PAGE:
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Dark_Shroud

My new baby.

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This is my first new PC in 7 years. It's also the first I built compleatly from scratch for myself. It works so fast now that I actually don't know what to do now besides surf and play games when I have time.

Core i7 2600K

Noctua NH-U12P SE2 aftermarket CPU cooler

Gigabyte P67A-UD3-B3

Sapphire AMD HD 6970 2GB

Dell SP2309w native res @ 2048x1152

WD Black HDs

LiteOn BD-ROM

Plextor DVD-RW with Light Scribe

Corsair Vengence (2 x 4GB) 1600 (8-8-8-24)

Corsair HX1000

Cooler Master HAF 932

Killer 2100

When I'm able to get some more money together I'll be getting some Intel SSDs.

The PC I upgraded from is an old P4 system, I'll leave it at that unless you guys actually want to know. :)

Edited by Dark_Shroud (see edit history)

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And what, pray tell, are "SSDs"?

The PC I upgraded from is an old P4 system, I'll leave it at that unless you guys actually want to know. smile.gif

P4 is old? Does that mean that my desktop (Pentium III - 800) is prehistoric, then?? No. Wait... I don't wanna know :(

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SSD (solid state drive) Basically a harddrive without moving parts, kinda like a usb memory stick, but with sata2/3 interface so it CAN actually transfer the 3/6gb/s data that the technology supports. For example, and SATA2 drive can transfer 3gb/s, but not if it has to read/write it too.. WAIT!!! isn't "read/write" ALL a harddrive does?

Short answer, yes!

Your harddrive does have a cache, and it can transfer from that cache to the cpu/ram at 3gb/s, but it cannot sustain the speed because it runs out of data to send. However, sata2 is loads faster then anything prior, even ditched my very expensive SCSI harddrives to use it, but SolidState is the future.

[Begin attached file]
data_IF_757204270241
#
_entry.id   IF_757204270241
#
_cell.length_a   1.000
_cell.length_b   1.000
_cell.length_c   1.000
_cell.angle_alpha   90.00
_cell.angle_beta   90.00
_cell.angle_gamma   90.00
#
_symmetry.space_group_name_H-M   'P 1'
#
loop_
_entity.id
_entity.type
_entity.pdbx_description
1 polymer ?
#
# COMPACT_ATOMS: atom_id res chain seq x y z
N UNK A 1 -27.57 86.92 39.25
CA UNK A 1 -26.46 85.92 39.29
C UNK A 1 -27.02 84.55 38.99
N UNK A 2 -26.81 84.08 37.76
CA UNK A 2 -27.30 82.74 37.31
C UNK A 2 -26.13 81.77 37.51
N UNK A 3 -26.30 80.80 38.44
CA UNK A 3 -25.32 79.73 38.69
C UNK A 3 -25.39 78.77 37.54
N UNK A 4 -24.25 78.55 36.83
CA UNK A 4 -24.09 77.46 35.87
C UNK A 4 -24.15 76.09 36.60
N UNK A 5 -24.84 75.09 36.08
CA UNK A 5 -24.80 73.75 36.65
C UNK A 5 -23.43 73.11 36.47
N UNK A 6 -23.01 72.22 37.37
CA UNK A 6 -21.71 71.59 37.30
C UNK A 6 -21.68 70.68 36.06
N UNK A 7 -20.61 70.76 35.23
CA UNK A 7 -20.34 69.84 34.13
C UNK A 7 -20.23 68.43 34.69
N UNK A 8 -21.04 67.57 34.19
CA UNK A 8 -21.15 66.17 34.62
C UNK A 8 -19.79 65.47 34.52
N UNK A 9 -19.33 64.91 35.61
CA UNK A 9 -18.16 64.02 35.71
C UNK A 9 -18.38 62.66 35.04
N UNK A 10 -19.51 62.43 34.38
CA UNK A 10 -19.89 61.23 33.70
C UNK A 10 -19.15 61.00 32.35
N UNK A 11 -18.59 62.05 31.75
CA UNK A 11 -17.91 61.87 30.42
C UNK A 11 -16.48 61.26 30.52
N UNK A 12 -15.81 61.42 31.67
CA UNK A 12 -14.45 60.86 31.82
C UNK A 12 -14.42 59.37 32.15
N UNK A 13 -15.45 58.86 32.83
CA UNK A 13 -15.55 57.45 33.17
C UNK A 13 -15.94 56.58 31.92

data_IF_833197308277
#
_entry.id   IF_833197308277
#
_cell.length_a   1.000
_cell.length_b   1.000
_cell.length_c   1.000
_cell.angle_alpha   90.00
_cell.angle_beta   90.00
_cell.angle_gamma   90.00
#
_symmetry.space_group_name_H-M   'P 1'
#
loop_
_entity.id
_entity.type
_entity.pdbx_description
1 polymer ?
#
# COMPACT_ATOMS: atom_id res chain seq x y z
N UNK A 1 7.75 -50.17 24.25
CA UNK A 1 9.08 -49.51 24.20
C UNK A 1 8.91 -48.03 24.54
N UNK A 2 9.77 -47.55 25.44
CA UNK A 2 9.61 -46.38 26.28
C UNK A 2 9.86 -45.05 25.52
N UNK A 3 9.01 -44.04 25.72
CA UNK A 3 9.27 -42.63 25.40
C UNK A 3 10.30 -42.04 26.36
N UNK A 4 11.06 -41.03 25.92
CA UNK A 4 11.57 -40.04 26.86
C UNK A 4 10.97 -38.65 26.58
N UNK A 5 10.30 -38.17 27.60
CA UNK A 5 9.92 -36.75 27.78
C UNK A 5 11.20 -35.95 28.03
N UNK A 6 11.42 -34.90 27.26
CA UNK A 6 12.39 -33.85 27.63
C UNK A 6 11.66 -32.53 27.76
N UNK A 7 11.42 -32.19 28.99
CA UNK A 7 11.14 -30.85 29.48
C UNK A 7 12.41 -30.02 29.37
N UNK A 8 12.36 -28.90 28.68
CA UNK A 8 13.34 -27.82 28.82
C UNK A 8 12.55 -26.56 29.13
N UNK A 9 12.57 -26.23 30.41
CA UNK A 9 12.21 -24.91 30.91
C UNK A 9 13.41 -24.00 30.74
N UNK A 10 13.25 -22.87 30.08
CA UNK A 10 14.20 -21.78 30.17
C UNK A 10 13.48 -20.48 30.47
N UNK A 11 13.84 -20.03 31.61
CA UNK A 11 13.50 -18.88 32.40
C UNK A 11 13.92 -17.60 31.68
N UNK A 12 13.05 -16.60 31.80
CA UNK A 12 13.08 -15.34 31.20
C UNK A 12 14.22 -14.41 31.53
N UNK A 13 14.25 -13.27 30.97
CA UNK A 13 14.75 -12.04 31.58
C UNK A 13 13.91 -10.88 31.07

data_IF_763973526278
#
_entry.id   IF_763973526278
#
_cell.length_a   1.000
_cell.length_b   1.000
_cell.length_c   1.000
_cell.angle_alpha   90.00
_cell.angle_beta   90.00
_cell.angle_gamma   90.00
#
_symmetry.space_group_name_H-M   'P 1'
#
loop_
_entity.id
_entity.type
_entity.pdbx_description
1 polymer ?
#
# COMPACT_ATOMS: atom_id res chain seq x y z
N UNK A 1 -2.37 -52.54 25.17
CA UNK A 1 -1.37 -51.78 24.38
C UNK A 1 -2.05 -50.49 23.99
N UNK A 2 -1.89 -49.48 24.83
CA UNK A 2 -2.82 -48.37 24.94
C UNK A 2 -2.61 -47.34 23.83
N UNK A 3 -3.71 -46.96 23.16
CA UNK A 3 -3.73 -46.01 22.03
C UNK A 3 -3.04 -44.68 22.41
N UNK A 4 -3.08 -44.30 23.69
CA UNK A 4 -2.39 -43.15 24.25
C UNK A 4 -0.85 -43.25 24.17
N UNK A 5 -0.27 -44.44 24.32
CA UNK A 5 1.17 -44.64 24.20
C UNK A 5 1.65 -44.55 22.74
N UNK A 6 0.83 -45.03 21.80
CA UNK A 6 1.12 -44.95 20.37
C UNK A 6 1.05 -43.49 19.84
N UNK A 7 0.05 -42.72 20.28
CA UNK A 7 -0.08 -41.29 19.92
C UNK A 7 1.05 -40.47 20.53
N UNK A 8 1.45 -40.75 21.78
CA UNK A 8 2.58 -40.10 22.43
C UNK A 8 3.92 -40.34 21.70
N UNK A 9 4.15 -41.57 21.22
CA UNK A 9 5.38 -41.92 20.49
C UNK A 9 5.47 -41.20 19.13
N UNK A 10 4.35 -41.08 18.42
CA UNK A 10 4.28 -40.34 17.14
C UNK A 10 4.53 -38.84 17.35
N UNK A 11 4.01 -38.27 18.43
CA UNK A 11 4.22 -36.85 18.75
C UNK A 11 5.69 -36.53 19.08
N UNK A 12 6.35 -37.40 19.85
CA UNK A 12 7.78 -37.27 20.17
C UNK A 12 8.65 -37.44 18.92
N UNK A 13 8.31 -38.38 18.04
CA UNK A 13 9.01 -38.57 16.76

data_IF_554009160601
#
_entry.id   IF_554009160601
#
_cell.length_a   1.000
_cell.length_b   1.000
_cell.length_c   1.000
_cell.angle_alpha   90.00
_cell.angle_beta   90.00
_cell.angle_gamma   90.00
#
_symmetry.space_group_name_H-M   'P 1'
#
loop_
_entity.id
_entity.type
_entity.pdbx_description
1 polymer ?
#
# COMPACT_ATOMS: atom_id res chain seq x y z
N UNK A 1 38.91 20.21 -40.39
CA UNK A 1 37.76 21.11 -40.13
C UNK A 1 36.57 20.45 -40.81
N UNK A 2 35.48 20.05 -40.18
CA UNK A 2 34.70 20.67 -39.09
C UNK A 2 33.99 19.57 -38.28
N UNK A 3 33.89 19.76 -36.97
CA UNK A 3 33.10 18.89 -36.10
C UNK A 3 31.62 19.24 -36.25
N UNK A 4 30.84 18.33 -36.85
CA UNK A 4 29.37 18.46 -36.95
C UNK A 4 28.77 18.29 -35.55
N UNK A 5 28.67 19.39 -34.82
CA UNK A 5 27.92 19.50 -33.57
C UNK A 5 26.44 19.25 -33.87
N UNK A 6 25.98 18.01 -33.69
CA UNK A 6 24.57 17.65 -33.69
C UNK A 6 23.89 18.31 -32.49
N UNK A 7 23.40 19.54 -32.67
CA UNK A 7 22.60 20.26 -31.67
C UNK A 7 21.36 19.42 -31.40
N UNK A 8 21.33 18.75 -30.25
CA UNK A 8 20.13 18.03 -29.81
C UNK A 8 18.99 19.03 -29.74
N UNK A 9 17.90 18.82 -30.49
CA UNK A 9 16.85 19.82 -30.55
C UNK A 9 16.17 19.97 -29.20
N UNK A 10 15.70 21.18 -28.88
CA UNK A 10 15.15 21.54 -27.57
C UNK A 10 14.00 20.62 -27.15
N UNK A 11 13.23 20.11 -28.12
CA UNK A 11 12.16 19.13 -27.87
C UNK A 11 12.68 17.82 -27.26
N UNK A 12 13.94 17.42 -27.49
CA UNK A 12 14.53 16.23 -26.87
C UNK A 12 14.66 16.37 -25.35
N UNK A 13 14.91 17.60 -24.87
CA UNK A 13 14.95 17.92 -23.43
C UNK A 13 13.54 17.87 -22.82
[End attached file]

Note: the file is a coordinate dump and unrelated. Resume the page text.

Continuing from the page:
The downside is Capicity/cost. It's a vicious balance, the small ones are fairly cheap, but who wants a small harddrive, and an even modest size one begins to get hugely expensive.

Most high-end systems use a single SSD drive to run the operating system and any vital programs, and a second SATA drive for storage.

SSD is the future of laptops, being the move a lot, and movement id difficult for drives to handle. I want to get SSD drives for my laptops, but I'm waiting for a good design to come out.

What I want is an SSD drive that plugs into your SATA internal connector, and still leaes room for an SATA harddrive to connect.

Either the SSD drive would need to be tiny, or perhaps make it a full size 2.5 inch enclosure with SSD that holds an internal 1.8" sata drive.

They do have Hybrid drives, both SSD and SATA, but I'd prefer to be able to replace/upgrade the SATA without losing my very expensive SSD.

Keep in mind that if well made, and SSD will outlive a dozen sata drives... (barring electrical surge of course) no moving parts to wear out.

ps. Nice system m8, bet it smokes :)

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Actually TUUS you "forgot" to mention the current downsides of SSD. Two of the most poignant are:

  • the limited number of write operations any address location on a SSD can sustain (granted it's in the hundred of thousands magnitude order, but still) which leads to the new axiom regarding SSDs and magnetic HDDs: "whith magnetic drives the question was IF your drive was going to fail, with SSDs the question is WHEN your drive is going to fail you".